Short Answer: Among the early appearances of "life signs" in Star Trek, there are many that are ambiguous. However, there are no early uses that appear to be mass constructions, and several (including the second overall appearance in the franchise) that are definitely count constructions.
The first appearance of "lifesign(s)" or "life sign(s)" in the Star Trek television shows and films came in Star Trek II: The Wrath of Khan. (I am restricting my attention to the visual media, since there were a huge number of novels written during the period in question, with little to no central organization of their content or made-up science fiction terminology.)
SAAVIK: Indeterminate life signs.
KIRK: Phasers on stun. Move out.
In this instance, it is ambiguous where the plural "life signs" should be construed as a count quantity or a mass quantity. Saavik (albeit played by a different actress) provides the second instance as well, in The Search for Spock.
SAAVIK: We have found the life sign. It is a Vulcan child, perhaps eight to ten Earth years of age.
This, using the singular, clearly makes "life signs" a count noun. The Klingon second officer, Torg, uses "life signs" in what appears to be a count construction as well.
TORG: There are life signs on the planet, perhaps the very scientists you seek.
It is used one more time near the end of the movie as well, but in an ambiguous construction.
In the Star Trek: The Next Generation era, the terminology first appears in the episode "Heart of Glory," where it is used extensively, but never in a way that is determinative of whether it is a count or mass term. It's the same in the next episode, "The Arsenal of Freedom." However, the next episode produced after that one (although there was one broadcast in between) was "Skin of Evil"—famous for featuring Tasha Yar's death—which features a probably count use.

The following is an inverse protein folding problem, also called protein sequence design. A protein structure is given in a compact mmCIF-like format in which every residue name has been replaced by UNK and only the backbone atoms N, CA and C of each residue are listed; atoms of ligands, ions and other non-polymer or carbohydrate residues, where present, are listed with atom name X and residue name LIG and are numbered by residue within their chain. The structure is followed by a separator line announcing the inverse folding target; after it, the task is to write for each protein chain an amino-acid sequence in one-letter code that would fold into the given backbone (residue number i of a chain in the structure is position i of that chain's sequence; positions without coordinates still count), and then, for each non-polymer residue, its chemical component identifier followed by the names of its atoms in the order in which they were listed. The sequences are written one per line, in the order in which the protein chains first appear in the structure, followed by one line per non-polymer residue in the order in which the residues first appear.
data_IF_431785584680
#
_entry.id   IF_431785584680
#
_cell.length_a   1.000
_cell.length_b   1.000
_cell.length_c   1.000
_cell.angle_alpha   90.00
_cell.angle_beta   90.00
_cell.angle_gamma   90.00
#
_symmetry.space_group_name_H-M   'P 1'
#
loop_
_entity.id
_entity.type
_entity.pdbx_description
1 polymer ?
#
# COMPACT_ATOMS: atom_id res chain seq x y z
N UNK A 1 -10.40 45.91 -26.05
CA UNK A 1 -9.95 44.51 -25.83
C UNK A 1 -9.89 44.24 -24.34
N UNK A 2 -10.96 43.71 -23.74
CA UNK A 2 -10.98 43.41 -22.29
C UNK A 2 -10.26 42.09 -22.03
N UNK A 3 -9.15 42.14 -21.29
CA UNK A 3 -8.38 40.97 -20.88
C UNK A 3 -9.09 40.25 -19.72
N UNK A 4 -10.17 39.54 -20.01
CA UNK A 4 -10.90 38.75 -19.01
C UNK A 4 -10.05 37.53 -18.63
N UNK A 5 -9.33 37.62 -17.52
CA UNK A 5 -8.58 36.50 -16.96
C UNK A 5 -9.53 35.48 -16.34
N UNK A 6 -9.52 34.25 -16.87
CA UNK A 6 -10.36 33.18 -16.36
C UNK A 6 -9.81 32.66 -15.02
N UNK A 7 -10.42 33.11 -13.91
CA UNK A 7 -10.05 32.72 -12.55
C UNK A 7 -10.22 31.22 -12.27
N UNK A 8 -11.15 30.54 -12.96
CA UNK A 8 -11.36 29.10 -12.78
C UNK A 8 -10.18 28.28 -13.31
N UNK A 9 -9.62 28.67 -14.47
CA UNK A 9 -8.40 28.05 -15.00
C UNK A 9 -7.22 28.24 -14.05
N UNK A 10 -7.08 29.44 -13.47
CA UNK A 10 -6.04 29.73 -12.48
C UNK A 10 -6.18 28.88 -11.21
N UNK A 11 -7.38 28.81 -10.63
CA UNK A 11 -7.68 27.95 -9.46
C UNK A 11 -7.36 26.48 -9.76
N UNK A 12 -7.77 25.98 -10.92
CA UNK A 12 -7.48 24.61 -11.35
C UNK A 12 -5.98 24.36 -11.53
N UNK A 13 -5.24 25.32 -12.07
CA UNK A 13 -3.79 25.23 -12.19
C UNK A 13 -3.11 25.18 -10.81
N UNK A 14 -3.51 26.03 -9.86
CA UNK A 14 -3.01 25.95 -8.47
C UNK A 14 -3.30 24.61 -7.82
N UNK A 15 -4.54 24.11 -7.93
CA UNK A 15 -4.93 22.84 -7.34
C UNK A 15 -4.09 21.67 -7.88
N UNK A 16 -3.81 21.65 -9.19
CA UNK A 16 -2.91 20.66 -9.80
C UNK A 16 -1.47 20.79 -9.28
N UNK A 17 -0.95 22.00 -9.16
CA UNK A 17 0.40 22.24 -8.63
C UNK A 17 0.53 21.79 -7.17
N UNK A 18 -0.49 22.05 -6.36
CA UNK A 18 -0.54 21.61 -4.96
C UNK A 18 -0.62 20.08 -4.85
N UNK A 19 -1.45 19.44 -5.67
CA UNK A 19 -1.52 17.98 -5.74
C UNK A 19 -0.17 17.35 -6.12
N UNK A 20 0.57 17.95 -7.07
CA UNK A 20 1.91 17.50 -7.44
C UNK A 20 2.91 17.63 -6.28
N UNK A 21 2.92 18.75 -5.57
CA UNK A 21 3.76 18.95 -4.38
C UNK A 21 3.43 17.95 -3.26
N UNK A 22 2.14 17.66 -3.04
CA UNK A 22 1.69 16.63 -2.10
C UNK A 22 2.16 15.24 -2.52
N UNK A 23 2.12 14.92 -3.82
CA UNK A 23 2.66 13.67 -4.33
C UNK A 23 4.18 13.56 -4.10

PICARD: Doctor, what is the state of the shuttle crew?
CRUSHER: We're still receiving faint life signs, but the sensor readings are fluctuating. They may not be accurate.
However, the next appearance, in "The Child," the first episode of the show's second season, uses "life signs" in a different way.
PULASKI: I'm losing life signs.
TROI: You must save him.
This use is unlike all the Star Trek usages that had come before; it is actually a completely different sense of "life signs." In fact, this appearance is simply the normal, real-world use of "life signs" as a medical term—with multiple signs for a single patient. When the medical patient is at the brink of death, there are multiple ways of ascertaining their condition: heartbeat, respiration, brain activity, etc. These are all "life signs," but it is not the same sense as "life signs" (indicating living bodies) detected from a distance by fictional scanner technology. (There are also many more instances of the more common term real-world "vital signs" in various Star Trek episodes.)
An absolutely unambiguous count use in The Next Generation finally appears a few episodes later, at the very beginning on "The Outrageous Okona."
WORF: One life sign aboard, sir. It appears to be humanoid.
I stopped scanning the scripts at this point, having found such an unambiguous example. Overall, there were many more ambiguous instances than definite ones, but up to this point (covering the original Star Trek, which never used the term, the animated follow-on series, which never used it either, the original series movies, and the first several dozen Next Generation episodes), there were no instances where a count interpretation on "life signs" was impossible or even looked unlikely. So there is no reason to think that "life signs" was ever originally intended to be anything other than a count noun.
(Purely for the sake of completeness, I should point out that the science fiction use of "lifesigns" did not originate with the Star Trek franchise. However, as far as I can tell, the first prominent appearance of the term came from Richard Wilson's "Inside Story" in the June 1955 issue of Galaxy Science Fiction. Wilson seems to be mostly forgotten today, but he was a prominent writer in the middle of the twentieth century and won a Nebula award.
"Dr unheard skipper story un-
has own knwldg life Marsmoons
but wld spose if existed b totly
alien life as knwn Mars-Earth
owing uttr lack air infintsmal
grvty outpointg too sevl explore-
trips unfnd lifesigns..."
It is obviously not really possible to conclude anything about the grammatical construal of "lifesigns" for these garbled notes that appear in the story.)